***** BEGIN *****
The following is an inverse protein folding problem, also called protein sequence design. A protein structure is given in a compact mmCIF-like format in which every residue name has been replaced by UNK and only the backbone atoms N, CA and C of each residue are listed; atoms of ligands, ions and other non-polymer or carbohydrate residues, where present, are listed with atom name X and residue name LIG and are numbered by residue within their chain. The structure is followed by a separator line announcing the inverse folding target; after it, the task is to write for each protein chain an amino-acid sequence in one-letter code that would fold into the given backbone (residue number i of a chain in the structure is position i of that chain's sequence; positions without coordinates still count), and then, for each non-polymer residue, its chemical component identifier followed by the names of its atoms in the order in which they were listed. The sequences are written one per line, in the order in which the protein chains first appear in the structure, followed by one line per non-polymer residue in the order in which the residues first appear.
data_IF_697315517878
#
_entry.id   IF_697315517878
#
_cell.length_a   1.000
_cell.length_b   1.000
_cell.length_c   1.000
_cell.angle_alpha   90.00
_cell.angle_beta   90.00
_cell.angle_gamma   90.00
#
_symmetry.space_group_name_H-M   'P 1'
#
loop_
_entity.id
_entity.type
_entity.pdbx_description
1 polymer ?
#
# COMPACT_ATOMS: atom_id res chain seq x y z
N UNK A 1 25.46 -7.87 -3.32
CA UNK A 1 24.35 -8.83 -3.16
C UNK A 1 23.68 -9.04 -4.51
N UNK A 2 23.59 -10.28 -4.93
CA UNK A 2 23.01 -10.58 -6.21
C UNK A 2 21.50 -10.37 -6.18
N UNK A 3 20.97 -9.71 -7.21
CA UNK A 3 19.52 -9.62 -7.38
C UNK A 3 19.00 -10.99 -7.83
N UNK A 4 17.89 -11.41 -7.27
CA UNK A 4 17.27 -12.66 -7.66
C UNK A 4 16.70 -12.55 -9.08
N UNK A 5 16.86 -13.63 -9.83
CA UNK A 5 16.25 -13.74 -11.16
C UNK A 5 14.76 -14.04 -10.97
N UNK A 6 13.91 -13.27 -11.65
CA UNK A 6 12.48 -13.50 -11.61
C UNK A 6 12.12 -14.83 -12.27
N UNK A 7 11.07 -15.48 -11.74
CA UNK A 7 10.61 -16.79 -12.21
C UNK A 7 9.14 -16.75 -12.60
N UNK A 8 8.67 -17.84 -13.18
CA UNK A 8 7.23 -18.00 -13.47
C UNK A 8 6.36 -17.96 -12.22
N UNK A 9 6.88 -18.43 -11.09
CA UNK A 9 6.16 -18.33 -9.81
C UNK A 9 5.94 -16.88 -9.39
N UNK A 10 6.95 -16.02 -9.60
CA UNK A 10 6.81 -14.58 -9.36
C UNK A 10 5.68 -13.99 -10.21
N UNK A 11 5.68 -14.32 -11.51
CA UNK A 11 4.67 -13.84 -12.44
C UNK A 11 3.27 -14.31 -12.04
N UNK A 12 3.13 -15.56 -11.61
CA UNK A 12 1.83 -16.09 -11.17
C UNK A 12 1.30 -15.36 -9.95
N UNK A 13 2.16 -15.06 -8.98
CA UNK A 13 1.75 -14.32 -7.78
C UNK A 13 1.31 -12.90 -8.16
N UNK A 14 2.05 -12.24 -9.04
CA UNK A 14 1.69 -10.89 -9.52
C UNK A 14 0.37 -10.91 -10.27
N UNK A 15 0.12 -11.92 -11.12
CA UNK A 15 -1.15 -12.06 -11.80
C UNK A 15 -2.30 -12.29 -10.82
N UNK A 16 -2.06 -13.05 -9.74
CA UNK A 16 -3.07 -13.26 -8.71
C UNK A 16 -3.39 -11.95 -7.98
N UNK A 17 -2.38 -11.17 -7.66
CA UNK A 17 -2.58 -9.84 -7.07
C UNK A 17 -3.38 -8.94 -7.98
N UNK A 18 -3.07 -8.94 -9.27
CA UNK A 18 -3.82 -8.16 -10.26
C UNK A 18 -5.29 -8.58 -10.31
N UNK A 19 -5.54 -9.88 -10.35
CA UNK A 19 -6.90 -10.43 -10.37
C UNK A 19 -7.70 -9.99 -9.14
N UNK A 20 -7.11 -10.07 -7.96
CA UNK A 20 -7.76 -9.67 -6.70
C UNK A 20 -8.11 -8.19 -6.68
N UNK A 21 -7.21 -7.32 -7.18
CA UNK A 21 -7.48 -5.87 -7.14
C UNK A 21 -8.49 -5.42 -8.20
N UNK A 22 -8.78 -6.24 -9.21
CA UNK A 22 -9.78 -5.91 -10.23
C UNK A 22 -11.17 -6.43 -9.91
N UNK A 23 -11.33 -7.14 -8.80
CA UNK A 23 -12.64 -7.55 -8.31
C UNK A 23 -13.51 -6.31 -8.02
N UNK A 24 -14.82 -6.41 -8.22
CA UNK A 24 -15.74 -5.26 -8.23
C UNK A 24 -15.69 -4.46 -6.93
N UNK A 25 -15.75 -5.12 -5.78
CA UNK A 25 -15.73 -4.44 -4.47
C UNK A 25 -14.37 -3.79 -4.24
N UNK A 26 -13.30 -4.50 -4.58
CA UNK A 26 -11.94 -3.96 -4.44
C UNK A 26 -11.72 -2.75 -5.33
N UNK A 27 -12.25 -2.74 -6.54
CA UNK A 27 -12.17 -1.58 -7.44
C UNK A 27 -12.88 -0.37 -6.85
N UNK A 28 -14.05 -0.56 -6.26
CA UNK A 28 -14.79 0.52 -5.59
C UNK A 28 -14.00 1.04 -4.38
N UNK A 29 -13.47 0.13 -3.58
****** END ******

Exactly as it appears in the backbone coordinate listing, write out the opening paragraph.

The following is an inverse protein folding problem, also called protein sequence design. A protein structure is given in a compact mmCIF-like format in which every residue name has been replaced by UNK and only the backbone atoms N, CA and C of each residue are listed; atoms of ligands, ions and other non-polymer or carbohydrate residues, where present, are listed with atom name X and residue name LIG and are numbered by residue within their chain. The structure is followed by a separator line announcing the inverse folding target; after it, the task is to write for each protein chain an amino-acid sequence in one-letter code that would fold into the given backbone (residue number i of a chain in the structure is position i of that chain's sequence; positions without coordinates still count), and then, for each non-polymer residue, its chemical component identifier followed by the names of its atoms in the order in which they were listed. The sequences are written one per line, in the order in which the protein chains first appear in the structure, followed by one line per non-polymer residue in the order in which the residues first appear.